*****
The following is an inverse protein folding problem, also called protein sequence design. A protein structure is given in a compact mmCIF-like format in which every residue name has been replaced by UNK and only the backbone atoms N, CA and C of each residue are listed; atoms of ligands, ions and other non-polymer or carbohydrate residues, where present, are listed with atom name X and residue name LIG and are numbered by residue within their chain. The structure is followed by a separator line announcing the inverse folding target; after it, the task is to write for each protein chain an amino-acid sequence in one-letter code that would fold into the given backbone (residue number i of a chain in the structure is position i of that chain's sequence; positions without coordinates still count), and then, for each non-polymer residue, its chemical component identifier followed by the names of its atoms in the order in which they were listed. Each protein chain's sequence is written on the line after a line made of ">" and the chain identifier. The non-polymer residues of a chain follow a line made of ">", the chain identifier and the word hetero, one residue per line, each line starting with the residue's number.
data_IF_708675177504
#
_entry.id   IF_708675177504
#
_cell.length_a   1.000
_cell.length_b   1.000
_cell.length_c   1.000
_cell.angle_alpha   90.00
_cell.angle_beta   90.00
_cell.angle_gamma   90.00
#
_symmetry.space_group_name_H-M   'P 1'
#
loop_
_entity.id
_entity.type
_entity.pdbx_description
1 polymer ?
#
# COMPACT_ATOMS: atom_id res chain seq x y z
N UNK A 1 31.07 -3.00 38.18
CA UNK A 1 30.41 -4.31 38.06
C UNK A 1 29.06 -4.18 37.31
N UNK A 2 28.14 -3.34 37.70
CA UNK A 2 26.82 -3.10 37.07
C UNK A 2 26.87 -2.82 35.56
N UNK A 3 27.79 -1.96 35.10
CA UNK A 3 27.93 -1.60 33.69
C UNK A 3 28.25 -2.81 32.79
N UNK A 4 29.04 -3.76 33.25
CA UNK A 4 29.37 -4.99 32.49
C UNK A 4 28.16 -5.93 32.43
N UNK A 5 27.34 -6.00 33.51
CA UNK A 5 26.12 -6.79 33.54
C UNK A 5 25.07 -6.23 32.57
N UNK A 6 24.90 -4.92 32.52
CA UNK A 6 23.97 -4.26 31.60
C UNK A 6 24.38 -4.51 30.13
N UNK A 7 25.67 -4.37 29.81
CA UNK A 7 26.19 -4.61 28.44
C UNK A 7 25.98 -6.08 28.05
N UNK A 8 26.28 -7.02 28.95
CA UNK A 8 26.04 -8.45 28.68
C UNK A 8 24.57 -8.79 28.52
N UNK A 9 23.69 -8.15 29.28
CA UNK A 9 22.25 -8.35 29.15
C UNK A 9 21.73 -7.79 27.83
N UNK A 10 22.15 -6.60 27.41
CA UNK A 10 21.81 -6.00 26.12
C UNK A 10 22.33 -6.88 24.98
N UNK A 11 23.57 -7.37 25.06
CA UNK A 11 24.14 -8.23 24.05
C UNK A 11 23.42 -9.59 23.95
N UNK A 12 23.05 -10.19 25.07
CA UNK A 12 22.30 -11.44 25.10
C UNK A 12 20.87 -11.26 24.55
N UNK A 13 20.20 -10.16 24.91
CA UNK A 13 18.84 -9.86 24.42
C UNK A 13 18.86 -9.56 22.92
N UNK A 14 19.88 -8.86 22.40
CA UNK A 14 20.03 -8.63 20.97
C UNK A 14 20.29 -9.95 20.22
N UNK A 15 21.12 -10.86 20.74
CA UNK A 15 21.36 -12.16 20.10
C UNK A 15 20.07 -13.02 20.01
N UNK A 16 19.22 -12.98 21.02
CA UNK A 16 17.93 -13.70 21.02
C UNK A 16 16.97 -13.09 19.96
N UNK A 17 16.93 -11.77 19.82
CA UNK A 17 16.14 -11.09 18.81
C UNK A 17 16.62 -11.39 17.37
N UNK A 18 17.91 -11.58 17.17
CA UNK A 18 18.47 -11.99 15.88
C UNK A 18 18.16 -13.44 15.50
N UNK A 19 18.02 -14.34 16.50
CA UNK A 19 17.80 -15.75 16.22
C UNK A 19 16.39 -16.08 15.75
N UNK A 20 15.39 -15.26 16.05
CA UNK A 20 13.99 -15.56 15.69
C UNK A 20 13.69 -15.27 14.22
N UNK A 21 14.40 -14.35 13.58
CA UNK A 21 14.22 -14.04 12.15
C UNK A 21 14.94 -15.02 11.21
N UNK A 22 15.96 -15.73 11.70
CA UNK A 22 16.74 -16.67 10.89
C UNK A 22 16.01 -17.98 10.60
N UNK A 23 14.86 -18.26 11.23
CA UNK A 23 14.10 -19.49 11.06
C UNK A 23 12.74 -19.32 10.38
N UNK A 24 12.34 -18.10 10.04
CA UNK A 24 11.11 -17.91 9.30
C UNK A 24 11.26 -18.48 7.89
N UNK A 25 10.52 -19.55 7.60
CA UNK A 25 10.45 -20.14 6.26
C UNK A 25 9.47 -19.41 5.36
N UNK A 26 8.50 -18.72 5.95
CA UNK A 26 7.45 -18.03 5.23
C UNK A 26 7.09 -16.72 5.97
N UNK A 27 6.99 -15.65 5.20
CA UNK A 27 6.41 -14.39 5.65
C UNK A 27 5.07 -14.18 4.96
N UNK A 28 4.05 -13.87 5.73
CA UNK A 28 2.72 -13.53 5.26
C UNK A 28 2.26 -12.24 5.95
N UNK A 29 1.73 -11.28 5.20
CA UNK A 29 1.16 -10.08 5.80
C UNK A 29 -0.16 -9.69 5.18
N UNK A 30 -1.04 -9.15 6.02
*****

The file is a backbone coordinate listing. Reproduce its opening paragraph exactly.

The following is an inverse protein folding problem, also called protein sequence design. A protein structure is given in a compact mmCIF-like format in which every residue name has been replaced by UNK and only the backbone atoms N, CA and C of each residue are listed; atoms of ligands, ions and other non-polymer or carbohydrate residues, where present, are listed with atom name X and residue name LIG and are numbered by residue within their chain. The structure is followed by a separator line announcing the inverse folding target; after it, the task is to write for each protein chain an amino-acid sequence in one-letter code that would fold into the given backbone (residue number i of a chain in the structure is position i of that chain's sequence; positions without coordinates still count), and then, for each non-polymer residue, its chemical component identifier followed by the names of its atoms in the order in which they were listed. Each protein chain's sequence is written on the line after a line made of ">" and the chain identifier. The non-polymer residues of a chain follow a line made of ">", the chain identifier and the word hetero, one residue per line, each line starting with the residue's number.